Neal Weaver enjoyed I'll East You Last: A Chat With Sue Mengers starring Bette Midler at the Geffen Playhouse, and about the Hollywood super-agent Mengers. Bill Raden adored The Mystery Plays, an unorthodox and skillfully staged duet of holiday-themed one-acts. Also, Pauline Adamek praised the kid-friendly Peter and the Starcatcher at the Ahmanson.
See below for all of the latest new theater reviews and region-wide stage listings. The theater feature returns next week.
NEW THEATER REVIEWS, scheduled for publication Dec. 11. 2013
GO: I'LL EAT YOU LAST: A CHAT WITH SUE MENGERS Bette Midler and Hollywood super-agent Sue Mengers have many things in common: both were self-invented, and both are marked by a large dollop of sass and brass, a mean wit and a knack for uninhibited, earthy language. So Midler was the obvious choice to play Mengers in John Logan's solo play. But Midler is not content to merely display her own qualities, producing instead a richly layered portrait, deftly directed by Joe Mantello. Logan invites us to an afternoon with Mengers at her lavish Beverly Hills home, circa 1981. She's ensconced on a sofa, in a voluminous blue caftan, her long blond hair swinging, with cigarettes, telephone, booze and plenty of grass on hand. She tells us about her birth in Germany, her family's emigration to the United States to escape the Nazis and her determined rise to power as the agent who represented everybody from Barbra Streisand and Gene Hackman to Cher and Nick Nolte. She's outrageous, gossipy, contemptuous of anyone who doesn't meet her standards, imperious (pressing an audience member into service to fetch her drinks), likable and, ultimately, sad as she realizes her glory days are over, and the world has passed her by. Geffen Playhouse, 10886 Le Conte Ave., Westwood; Tues.-Fri., 8 p.m.; Sat., 3 & 8 p.m.; Sun., 2 p.m.; through Dec. 22. (310) 208-5454, geffenplayhouse.com. (Neal Weaver)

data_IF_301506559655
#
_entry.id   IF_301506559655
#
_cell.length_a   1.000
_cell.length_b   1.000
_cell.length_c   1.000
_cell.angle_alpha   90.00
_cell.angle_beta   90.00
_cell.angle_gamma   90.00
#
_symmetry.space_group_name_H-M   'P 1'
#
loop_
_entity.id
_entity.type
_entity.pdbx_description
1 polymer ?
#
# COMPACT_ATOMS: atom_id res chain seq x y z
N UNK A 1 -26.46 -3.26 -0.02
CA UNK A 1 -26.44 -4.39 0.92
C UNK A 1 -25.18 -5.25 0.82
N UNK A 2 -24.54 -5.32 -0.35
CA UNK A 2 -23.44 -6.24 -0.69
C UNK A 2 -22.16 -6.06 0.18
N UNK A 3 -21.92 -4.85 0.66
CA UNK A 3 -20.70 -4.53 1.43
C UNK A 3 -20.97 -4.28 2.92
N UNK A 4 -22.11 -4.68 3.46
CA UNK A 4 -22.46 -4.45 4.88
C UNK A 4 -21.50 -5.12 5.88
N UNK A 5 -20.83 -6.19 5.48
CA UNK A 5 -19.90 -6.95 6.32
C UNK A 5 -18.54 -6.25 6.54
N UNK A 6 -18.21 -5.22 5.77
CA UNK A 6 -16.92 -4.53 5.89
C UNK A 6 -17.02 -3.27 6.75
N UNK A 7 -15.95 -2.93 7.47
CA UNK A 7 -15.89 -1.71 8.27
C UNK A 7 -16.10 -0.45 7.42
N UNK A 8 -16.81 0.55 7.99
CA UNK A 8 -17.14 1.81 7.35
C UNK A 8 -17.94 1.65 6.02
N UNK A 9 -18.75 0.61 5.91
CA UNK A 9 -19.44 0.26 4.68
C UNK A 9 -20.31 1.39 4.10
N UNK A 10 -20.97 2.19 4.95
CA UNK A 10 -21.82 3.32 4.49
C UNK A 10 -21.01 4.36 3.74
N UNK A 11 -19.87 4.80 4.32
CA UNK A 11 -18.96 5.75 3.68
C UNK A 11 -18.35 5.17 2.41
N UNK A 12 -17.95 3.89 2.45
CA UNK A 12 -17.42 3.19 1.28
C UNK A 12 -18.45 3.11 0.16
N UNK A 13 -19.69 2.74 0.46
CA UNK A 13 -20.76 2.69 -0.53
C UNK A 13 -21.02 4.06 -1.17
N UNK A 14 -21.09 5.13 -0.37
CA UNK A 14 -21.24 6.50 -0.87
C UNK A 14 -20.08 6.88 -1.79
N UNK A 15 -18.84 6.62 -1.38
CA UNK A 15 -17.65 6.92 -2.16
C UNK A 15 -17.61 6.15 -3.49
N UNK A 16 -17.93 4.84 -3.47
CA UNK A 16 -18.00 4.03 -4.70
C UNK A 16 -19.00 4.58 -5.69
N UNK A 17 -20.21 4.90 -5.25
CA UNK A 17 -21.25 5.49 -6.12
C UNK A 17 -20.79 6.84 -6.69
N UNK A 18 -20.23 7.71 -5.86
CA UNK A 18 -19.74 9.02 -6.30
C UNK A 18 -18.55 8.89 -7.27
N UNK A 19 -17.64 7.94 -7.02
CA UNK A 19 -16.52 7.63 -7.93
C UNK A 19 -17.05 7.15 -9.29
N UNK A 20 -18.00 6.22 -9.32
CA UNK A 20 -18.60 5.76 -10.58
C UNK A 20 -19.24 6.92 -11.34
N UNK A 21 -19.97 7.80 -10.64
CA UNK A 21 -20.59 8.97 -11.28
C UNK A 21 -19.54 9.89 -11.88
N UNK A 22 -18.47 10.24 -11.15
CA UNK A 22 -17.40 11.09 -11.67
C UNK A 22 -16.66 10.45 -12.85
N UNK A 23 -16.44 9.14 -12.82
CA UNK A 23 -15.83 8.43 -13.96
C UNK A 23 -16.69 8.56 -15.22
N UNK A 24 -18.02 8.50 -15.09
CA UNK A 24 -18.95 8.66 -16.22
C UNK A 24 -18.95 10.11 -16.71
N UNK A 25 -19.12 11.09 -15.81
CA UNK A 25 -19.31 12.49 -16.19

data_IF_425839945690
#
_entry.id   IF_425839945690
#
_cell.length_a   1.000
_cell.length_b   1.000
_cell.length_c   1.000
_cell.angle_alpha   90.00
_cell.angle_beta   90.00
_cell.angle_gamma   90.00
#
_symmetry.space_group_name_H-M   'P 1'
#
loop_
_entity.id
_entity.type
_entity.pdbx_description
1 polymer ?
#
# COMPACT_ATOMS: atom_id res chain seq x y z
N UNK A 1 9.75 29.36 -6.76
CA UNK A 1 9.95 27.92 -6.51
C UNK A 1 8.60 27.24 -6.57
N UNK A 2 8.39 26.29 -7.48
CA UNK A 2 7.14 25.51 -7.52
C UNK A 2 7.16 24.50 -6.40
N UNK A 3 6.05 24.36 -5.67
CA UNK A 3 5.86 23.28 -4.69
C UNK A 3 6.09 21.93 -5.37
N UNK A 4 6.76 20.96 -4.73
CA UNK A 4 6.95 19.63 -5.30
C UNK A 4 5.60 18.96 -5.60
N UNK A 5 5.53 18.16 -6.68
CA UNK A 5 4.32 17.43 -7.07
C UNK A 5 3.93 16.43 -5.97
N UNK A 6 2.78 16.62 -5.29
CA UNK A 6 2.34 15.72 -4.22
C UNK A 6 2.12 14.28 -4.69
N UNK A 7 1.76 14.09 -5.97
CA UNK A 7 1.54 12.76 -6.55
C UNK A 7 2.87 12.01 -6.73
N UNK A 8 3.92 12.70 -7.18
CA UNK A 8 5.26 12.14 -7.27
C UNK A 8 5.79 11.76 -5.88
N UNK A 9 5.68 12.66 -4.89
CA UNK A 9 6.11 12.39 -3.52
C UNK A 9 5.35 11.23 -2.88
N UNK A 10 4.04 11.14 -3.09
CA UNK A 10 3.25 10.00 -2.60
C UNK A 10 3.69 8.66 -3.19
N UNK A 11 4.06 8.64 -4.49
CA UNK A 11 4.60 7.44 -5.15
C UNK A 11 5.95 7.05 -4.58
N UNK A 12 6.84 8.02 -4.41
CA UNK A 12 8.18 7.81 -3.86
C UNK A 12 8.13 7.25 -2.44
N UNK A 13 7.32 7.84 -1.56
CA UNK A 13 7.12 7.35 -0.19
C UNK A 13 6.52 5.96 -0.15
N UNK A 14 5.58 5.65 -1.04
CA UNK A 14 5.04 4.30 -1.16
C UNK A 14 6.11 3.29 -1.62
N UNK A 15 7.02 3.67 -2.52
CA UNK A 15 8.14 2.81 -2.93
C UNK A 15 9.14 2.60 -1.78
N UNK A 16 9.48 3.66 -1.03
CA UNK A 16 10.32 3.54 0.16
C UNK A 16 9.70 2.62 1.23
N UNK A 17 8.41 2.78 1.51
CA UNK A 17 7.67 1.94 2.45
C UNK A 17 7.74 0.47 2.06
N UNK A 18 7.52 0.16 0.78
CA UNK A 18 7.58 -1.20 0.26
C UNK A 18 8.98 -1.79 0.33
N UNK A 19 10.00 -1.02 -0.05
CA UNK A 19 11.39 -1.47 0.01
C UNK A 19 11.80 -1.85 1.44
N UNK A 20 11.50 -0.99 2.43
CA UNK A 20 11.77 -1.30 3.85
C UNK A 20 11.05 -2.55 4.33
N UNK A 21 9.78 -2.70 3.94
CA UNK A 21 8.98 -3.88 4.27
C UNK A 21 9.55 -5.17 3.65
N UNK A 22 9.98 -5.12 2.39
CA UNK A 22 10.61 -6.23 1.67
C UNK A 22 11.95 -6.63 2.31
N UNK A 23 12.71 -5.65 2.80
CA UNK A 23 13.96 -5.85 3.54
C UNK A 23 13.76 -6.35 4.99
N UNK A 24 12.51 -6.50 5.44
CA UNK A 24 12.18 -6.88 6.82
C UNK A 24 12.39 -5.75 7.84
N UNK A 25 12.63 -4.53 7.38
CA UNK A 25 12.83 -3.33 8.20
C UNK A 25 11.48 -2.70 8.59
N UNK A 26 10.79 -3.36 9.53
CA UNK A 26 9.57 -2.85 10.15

THE :NV:S:BLE PLAY
The office dork smitten with the comely gal in the next cubicle is a familiar comic setup. In Alex Dremann's strained satire, the unhappy swain, Colin (Trevor H. Olsen), has much bigger problems than the simple disregard he engenders from the willowy Fran (Jennifer Flack): He is literally disappearing! Once an active member of the editing staff of a publishing house for existential books, he's now invisible to his colleagues and utterly forgotten -- even though he can see them and react to their mistakes and misunderstandings. Dremann's clever twist on corporate dehumanization is muddied by glib (as opposed to meaningful) exhortations to personal responsibility and the facile insistence that love is the path to redemption. The writer's discerning theme outpaces his dialogue as well. Directed by Amanda Weier, the production is most entertaining in its second half when Flack, a skillful comedian, takes center stage as the oblivious object of Colin's ardor. As the smarmy dude on the make, Norm Johnson stays within the boundaries of sketch comedy, but his timing and physicality are pitch perfect. Theatre of NOTE, 1517 N. Cahuenga Blvd., Hlywd.; Thurs.-Sat. 8 p.m.; Sun., 7 p.m.; through Dec. 21. (323) 856-8611, theatreofnote.com. (Deborah Klugman)
PICK OF THE WEEK: KURT WEILL AT THE CUTTLEFISH HOTEL
Director-adapter Paul Sand's tour de force of ferocious Kurt Weill and Bertolt Brecht lieder collaborations, Kurt Weill at the Cuttlefish Hotel, boasts many of the trappings of a night of difficult theater: The venue, a shabby restaurant backroom at the end of the dodgy area of the Santa Monica Pier, is deliciously seedy, literally perched above the sea during high tide.The stage and all the seating are on the same level, creating dreadful sightlines. And, on the night reviewed, just before the show, fishermen on the dock below pulled up a dying baby shark, covered with tumors. How Brecht would have loved it! The revue consists of some of the great melodies of the Brecht-Weill canon, performed cabaret-style by an ensemble of sexy but sinister performers whose morally ambivalent attitude perfectly reflects the dark, carny atmosphere of the Santa Monica Pier after sundown. Whether it's the sensuously cruel turn offered by Shay Astar, who sings "The Ballad of Mack the Knife" with a cool, luscious voice that seems equal parts ice cream and razor blades, or the piercing vibrata of Megan Rippey's sweet but diabolical "Pirate Jenny," Sand's production, assisted by Michael Roth's dynamically evocative music direction, crafts rich and textured renditions of these wonderful, infernal songs. West End Theatre, Santa Monica Pier, 200 Santa Monica Pier; Fri.-Sat., 7:30 & 9 p.m.; through Dec. 21. thewestendtheatre.com (Paul Birchall)